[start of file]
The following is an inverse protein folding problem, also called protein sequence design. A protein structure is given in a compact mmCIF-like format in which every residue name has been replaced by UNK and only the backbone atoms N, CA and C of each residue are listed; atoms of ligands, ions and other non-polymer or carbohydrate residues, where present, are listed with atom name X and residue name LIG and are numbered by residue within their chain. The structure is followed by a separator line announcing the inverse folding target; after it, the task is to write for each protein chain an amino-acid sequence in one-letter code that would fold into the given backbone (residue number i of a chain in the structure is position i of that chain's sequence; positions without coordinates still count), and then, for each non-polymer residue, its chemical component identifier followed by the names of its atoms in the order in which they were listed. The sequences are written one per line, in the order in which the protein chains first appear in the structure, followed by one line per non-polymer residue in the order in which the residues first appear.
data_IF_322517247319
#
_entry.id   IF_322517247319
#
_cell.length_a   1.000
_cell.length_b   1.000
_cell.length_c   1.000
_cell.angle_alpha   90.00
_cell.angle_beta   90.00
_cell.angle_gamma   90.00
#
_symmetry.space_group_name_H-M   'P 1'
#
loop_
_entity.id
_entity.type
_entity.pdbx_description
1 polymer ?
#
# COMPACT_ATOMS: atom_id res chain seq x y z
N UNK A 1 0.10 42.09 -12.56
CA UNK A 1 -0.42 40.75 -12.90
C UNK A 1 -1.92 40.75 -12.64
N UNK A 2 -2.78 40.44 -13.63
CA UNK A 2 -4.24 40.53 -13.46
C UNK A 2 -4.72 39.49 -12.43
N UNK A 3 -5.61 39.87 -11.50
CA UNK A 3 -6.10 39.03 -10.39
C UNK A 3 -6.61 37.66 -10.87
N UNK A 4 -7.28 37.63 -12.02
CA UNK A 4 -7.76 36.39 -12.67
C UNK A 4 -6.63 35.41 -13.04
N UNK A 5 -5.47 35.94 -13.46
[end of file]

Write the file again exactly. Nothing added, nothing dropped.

The following is an inverse protein folding problem, also called protein sequence design. A protein structure is given in a compact mmCIF-like format in which every residue name has been replaced by UNK and only the backbone atoms N, CA and C of each residue are listed; atoms of ligands, ions and other non-polymer or carbohydrate residues, where present, are listed with atom name X and residue name LIG and are numbered by residue within their chain. The structure is followed by a separator line announcing the inverse folding target; after it, the task is to write for each protein chain an amino-acid sequence in one-letter code that would fold into the given backbone (residue number i of a chain in the structure is position i of that chain's sequence; positions without coordinates still count), and then, for each non-polymer residue, its chemical component identifier followed by the names of its atoms in the order in which they were listed. The sequences are written one per line, in the order in which the protein chains first appear in the structure, followed by one line per non-polymer residue in the order in which the residues first appear.
data_IF_322517247319
#
_entry.id   IF_322517247319
#
_cell.length_a   1.000
_cell.length_b   1.000
_cell.length_c   1.000
_cell.angle_alpha   90.00
_cell.angle_beta   90.00
_cell.angle_gamma   90.00
#
_symmetry.space_group_name_H-M   'P 1'
#
loop_
_entity.id
_entity.type
_entity.pdbx_description
1 polymer ?
#
# COMPACT_ATOMS: atom_id res chain seq x y z
N UNK A 1 0.10 42.09 -12.56
CA UNK A 1 -0.42 40.75 -12.90
C UNK A 1 -1.92 40.75 -12.64
N UNK A 2 -2.78 40.44 -13.63
CA UNK A 2 -4.24 40.53 -13.46
C UNK A 2 -4.72 39.49 -12.43
N UNK A 3 -5.61 39.87 -11.50
CA UNK A 3 -6.10 39.03 -10.39
C UNK A 3 -6.61 37.66 -10.87
N UNK A 4 -7.28 37.63 -12.02
CA UNK A 4 -7.76 36.39 -12.67
C UNK A 4 -6.63 35.41 -13.04
N UNK A 5 -5.47 35.94 -13.46